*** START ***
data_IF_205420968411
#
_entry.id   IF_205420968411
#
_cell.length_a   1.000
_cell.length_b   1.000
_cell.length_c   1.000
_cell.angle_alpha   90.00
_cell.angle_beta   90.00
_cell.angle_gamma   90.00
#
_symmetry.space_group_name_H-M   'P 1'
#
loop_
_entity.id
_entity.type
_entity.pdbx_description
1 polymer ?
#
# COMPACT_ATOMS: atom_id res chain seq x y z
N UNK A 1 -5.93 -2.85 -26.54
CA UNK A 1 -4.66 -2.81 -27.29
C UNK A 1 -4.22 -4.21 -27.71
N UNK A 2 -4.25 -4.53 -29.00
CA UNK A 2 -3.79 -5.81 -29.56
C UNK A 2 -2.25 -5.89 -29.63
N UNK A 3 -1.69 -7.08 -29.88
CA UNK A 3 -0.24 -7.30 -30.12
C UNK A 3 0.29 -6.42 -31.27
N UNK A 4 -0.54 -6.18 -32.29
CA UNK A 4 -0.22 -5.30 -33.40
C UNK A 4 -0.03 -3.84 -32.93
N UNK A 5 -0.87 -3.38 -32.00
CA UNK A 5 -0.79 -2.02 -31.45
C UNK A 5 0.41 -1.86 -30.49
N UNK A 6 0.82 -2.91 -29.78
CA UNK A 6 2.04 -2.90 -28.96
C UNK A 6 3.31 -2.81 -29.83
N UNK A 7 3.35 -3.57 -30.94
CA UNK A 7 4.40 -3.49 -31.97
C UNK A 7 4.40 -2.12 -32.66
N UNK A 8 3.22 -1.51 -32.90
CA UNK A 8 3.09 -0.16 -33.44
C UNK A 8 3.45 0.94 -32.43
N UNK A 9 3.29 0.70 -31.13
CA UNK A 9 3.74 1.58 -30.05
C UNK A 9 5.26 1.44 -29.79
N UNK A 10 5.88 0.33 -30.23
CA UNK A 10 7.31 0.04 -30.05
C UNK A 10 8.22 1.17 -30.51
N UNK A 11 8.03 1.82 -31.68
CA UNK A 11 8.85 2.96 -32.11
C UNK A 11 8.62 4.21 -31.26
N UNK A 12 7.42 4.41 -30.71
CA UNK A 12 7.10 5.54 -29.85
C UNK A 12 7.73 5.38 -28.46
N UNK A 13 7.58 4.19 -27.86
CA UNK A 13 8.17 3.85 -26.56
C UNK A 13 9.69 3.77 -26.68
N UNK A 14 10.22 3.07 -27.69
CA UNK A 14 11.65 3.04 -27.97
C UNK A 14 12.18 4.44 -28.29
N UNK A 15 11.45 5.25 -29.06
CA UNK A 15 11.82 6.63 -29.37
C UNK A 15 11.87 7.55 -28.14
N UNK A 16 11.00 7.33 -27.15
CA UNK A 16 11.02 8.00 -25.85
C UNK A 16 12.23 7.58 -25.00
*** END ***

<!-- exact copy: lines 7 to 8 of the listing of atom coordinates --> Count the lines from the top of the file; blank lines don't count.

_cell.length_c   1.000
_cell.angle_alpha   90.00